Cook Islands trusts are often the best assets protection tools for divorce, according to many experts. With some of the oldest asset protection trust laws globally, the Cook Islands are trusted by thousands of hard-working professionals to protect their most valued assets.
The provisions of the Cook Islands trust are laid out in the International Trust Act of 1984. The protections laid out in the act were further strengthened in 1989. This was done through amendments written by US asset protection attorneys. The main benefits of a Cook Islands trust can be summarized as follows:
The protections provided by Cook Islands trusts are commonly availed by individuals in high-liability professions, such as physicians and attorneys. As of December 2016, there were 2,290 such trusts registered in the Cook Islands. However, Cook Islands trusts can be an invaluable asset protection tool for any individual who has the ability to become subject to an adverse financial judgement. The asset protection provided by a Cook Islands trust can be particularly beneficial in the case of divorce.
The best way to utilize a Cook Islands trust for asset protection in the event of divorce is by combining the trust with an offshore Limited Liability Company (LLC). The LLC can be based in either the Cook Islands or the Caribbean island of Nevis. The Cook Islands trust wholly owns the LLC. The settlor of the trust is then appointed the manager of the LLC. Assets are transferred into a bank account that the LLC holds. As the manager of the trust, the settlor is able to control the LLC assets. In the event of legal duress, the settlor can pass control of the LLC to the trustee. The settlor may then instruct the trustee to pay bills or meet other financial obligations on his or her behalf using funds held in the trust. As a result, the settlor may benefit from trust assets. At the same time, the settlor’s soon-to-be former spouse may not.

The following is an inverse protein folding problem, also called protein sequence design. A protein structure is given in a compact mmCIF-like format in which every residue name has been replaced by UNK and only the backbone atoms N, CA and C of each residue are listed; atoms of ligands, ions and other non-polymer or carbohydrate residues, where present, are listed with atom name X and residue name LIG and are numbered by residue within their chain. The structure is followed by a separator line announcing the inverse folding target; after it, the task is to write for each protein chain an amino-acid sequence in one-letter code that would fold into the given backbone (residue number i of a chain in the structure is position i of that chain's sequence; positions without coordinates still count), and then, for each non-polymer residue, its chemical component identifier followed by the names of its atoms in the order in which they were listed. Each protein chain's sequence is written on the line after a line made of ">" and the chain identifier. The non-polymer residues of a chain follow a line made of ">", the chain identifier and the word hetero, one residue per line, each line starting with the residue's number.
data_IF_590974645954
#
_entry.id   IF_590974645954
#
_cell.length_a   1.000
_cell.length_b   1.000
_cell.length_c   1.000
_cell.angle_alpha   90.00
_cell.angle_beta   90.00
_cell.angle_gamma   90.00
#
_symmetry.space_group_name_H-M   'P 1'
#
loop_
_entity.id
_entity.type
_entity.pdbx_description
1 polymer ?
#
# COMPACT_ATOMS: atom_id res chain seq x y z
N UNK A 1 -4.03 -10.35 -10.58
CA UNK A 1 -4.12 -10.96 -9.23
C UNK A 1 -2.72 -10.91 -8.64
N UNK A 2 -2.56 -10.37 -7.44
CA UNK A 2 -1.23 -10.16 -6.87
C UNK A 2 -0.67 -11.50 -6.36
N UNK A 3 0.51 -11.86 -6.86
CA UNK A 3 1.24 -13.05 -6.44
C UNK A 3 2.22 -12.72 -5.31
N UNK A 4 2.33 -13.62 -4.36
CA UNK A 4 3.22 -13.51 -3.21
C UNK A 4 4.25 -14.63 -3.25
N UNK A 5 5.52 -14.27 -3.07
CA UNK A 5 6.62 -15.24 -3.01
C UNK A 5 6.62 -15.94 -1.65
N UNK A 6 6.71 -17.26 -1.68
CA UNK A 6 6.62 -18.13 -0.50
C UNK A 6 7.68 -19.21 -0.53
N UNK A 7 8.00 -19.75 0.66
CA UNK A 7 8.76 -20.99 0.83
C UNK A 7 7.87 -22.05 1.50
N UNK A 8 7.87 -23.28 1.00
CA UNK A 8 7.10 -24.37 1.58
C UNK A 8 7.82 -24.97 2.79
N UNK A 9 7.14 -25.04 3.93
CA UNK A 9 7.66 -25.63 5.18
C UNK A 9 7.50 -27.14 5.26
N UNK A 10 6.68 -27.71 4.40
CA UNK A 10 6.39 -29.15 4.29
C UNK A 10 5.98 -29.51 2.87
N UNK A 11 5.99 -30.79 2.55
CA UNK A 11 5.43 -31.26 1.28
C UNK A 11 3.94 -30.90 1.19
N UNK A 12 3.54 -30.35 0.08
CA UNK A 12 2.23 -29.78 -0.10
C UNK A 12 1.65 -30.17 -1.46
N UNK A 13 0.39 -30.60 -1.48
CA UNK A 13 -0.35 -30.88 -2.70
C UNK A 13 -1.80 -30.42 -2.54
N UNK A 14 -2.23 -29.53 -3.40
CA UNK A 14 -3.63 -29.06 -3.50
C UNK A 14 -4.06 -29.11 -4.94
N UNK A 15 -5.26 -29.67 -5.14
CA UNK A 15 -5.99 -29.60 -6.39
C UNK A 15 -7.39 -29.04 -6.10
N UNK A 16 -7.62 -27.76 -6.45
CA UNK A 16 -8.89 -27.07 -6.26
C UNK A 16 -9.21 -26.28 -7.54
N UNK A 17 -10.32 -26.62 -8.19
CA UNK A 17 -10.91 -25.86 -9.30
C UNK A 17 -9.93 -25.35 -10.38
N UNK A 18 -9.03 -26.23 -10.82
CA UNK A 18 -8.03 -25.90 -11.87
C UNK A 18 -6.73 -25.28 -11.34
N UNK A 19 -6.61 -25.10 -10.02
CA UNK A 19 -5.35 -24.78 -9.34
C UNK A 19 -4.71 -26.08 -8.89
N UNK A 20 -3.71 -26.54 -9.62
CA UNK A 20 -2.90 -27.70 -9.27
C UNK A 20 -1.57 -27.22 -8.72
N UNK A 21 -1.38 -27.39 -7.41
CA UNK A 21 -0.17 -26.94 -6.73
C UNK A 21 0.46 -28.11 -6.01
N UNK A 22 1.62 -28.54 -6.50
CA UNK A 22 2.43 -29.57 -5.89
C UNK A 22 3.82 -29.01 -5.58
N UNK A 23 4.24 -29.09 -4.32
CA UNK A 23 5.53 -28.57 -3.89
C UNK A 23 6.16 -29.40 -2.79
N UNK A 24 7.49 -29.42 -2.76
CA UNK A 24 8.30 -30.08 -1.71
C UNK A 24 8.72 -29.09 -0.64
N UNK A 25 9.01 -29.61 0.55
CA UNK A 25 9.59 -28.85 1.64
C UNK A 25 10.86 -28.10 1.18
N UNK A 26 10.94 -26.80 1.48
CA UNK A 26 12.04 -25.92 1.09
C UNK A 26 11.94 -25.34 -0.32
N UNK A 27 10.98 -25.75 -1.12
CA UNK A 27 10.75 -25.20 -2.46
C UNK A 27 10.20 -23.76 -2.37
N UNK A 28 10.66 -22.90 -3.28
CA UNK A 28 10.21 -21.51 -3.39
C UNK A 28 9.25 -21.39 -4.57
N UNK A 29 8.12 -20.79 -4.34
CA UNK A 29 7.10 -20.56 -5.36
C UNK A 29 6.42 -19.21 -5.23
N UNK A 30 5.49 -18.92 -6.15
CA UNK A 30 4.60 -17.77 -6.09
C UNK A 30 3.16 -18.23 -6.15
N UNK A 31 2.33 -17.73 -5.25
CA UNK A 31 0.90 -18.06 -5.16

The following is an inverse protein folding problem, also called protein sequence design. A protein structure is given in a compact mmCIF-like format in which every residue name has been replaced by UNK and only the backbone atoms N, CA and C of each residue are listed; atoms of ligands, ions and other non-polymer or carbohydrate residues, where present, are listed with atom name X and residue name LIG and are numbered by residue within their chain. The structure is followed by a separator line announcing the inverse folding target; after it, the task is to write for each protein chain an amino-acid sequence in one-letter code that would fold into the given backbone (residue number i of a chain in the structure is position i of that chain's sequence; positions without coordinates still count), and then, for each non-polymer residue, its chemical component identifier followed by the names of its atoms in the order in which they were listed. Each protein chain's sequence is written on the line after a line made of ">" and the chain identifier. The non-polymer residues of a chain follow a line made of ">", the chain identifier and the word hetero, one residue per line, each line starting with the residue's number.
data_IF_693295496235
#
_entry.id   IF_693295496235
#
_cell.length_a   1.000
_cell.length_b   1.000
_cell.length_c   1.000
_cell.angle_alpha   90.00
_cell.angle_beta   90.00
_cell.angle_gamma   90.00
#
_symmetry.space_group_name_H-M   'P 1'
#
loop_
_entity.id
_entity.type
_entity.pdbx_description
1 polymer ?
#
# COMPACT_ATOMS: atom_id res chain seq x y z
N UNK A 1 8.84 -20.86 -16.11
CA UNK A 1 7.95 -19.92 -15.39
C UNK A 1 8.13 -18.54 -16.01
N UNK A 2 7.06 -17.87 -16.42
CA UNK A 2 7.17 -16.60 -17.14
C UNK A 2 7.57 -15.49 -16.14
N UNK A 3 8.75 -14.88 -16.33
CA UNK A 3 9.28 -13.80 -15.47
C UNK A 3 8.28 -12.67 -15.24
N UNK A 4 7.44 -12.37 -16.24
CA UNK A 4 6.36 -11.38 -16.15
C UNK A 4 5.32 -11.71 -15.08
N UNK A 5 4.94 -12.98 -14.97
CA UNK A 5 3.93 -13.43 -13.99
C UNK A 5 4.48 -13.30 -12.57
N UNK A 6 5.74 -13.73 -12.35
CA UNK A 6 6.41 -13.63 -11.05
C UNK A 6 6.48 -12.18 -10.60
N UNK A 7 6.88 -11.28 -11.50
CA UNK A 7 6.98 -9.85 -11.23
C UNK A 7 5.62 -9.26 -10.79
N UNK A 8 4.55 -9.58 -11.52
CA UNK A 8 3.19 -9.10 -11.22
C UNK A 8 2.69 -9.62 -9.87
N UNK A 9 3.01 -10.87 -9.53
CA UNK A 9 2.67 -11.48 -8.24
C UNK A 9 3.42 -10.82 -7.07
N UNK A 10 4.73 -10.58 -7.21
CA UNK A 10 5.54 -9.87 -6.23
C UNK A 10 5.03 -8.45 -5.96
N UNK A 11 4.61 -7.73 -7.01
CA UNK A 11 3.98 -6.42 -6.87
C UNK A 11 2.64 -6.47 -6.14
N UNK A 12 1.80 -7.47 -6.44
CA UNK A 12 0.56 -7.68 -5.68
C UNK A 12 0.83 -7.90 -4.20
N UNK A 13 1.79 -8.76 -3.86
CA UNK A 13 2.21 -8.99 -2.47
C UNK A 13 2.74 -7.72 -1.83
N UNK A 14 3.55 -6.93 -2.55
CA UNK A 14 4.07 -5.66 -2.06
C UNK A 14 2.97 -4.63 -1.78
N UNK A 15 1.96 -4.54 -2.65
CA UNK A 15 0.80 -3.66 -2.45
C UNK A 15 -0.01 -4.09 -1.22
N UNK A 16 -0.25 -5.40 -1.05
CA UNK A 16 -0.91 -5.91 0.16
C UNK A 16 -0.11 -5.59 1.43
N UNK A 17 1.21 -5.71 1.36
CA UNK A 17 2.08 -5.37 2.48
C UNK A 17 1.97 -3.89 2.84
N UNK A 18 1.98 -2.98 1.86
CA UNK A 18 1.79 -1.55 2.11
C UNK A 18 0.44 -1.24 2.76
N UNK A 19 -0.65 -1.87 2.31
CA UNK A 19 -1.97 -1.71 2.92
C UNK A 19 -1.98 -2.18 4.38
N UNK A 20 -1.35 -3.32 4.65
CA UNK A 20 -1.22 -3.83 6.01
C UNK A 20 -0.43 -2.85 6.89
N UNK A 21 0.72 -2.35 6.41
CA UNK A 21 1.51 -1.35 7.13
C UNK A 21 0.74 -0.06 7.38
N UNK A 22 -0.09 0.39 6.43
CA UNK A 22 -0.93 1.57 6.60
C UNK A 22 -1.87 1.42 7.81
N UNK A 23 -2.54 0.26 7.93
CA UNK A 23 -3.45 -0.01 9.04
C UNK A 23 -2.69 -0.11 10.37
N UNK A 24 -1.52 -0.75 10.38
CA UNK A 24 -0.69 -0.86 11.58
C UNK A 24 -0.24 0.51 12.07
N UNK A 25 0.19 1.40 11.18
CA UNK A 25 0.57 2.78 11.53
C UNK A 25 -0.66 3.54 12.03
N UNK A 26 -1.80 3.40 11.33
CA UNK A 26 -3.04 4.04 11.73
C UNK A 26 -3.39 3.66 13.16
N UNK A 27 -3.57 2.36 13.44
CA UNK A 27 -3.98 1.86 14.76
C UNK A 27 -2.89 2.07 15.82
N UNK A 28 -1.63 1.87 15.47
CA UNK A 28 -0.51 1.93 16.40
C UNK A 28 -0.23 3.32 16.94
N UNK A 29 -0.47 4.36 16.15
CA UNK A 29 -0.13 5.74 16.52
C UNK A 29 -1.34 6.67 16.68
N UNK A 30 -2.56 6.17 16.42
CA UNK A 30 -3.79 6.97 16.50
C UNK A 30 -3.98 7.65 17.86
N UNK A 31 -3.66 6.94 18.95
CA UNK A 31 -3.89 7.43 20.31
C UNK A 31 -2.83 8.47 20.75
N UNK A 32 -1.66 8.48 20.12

If established wisely, a Cook Islands trust can effectively protect assets from a disgruntled spouse in the event of divorce. It is essential to carefully plan the transfer of assets to avoid claims of fraudulent conveyance. Fraudulent conveyance of assets occurs when assets are transferred with the specific intent of defrauding a creditor and making a person insolvent. Fraudulent conveyance, also know as fraudulent transfer, is a civil infraction rather than a criminal one. It usually happens when a person is trying to avoid asset seizure as the result of an adverse legal judgement. An adverse legal judgement could include a divorce settlement. However, it is easy to avoid claims of fraudulent conveyance by setting up the trust properly in the first place.
It is advisable that any wealthy individual establish a Cook Islands trust for asset protection before or early into their marriage. The settlor should, ideally, transfer assets before the marriage or while the marriage is in good standing. This way, the settlor can securely protect their assets in the event of an unfortunate divorce. With regard to divorce, fraudulent conveyance can only be claimed if the settlor was knowingly attempting to hide assets from his or her spouse. Additionally, the transfer of assets would have to be large enough that it makes the settlor insolvent with regards to the divorce claim.